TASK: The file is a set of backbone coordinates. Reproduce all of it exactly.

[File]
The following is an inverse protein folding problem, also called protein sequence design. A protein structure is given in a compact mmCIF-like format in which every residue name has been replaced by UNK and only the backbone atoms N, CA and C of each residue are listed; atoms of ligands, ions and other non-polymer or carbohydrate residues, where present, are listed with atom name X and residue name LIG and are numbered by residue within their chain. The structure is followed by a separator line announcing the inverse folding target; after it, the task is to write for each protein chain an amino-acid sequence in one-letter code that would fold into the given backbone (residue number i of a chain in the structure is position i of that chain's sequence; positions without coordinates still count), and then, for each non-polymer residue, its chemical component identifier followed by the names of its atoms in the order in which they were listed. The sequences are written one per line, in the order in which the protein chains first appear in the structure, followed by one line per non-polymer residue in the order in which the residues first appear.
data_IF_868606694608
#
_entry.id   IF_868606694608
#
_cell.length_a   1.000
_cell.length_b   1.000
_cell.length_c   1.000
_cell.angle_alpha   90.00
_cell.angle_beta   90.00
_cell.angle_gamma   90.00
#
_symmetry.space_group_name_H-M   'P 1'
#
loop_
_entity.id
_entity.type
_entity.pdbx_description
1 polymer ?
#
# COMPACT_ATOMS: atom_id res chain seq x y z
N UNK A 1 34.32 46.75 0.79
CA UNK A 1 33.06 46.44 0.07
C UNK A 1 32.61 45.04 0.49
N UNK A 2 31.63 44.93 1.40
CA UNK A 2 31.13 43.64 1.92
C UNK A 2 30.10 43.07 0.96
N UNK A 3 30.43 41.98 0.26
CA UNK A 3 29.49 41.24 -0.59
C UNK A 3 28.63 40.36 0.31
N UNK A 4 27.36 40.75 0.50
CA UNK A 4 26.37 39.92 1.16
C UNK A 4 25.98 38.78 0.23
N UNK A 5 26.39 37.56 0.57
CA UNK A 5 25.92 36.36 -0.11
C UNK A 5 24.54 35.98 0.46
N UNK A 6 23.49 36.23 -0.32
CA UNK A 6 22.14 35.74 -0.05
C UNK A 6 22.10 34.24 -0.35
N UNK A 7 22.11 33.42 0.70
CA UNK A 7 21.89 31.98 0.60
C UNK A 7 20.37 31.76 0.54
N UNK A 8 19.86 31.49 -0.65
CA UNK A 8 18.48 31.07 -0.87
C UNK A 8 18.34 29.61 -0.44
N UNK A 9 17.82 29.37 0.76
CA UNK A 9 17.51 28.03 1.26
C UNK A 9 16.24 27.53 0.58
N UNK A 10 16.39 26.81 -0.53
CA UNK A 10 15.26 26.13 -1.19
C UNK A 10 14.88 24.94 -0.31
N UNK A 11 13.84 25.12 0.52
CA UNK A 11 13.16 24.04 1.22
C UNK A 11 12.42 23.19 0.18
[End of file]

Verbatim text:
The following is an inverse protein folding problem, also called protein sequence design. A protein structure is given in a compact mmCIF-like format in which every residue name has been replaced by UNK and only the backbone atoms N, CA and C of each residue are listed; atoms of ligands, ions and other non-polymer or carbohydrate residues, where present, are listed with atom name X and residue name LIG and are numbered by residue within their chain. The structure is followed by a separator line announcing the inverse folding target; after it, the task is to write for each protein chain an amino-acid sequence in one-letter code that would fold into the given backbone (residue number i of a chain in the structure is position i of that chain's sequence; positions without coordinates still count), and then, for each non-polymer residue, its chemical component identifier followed by the names of its atoms in the order in which they were listed. The sequences are written one per line, in the order in which the protein chains first appear in the structure, followed by one line per non-polymer residue in the order in which the residues first appear.
data_IF_868606694608
#
_entry.id   IF_868606694608
#
_cell.length_a   1.000
_cell.length_b   1.000
_cell.length_c   1.000
_cell.angle_alpha   90.00
_cell.angle_beta   90.00
_cell.angle_gamma   90.00
#
_symmetry.space_group_name_H-M   'P 1'
#
loop_
_entity.id
_entity.type
_entity.pdbx_description
1 polymer ?
#
# COMPACT_ATOMS: atom_id res chain seq x y z
N UNK A 1 34.32 46.75 0.79
CA UNK A 1 33.06 46.44 0.07
C UNK A 1 32.61 45.04 0.49
N UNK A 2 31.63 44.93 1.40
CA UNK A 2 31.13 43.64 1.92
C UNK A 2 30.10 43.07 0.96
N UNK A 3 30.43 41.98 0.26
CA UNK A 3 29.49 41.24 -0.59
C UNK A 3 28.63 40.36 0.31
N UNK A 4 27.36 40.75 0.50
CA UNK A 4 26.37 39.92 1.16
C UNK A 4 25.98 38.78 0.23
N UNK A 5 26.39 37.56 0.57
CA UNK A 5 25.92 36.36 -0.11
C UNK A 5 24.54 35.98 0.46
N UNK A 6 23.49 36.23 -0.32
CA UNK A 6 22.14 35.74 -0.05
C UNK A 6 22.10 34.24 -0.35
N UNK A 7 22.11 33.42 0.70
CA UNK A 7 21.89 31.98 0.60
C UNK A 7 20.37 31.76 0.54
N UNK A 8 19.86 31.49 -0.65
CA UNK A 8 18.48 31.07 -0.87
C UNK A 8 18.34 29.61 -0.44
N UNK A 9 17.82 29.37 0.76
CA UNK A 9 17.51 28.03 1.26
C UNK A 9 16.24 27.53 0.58
N UNK A 10 16.39 26.81 -0.53
CA UNK A 10 15.26 26.13 -1.19
C UNK A 10 14.88 24.94 -0.31
N UNK A 11 13.84 25.12 0.52
CA UNK A 11 13.16 24.04 1.22
C UNK A 11 12.42 23.19 0.18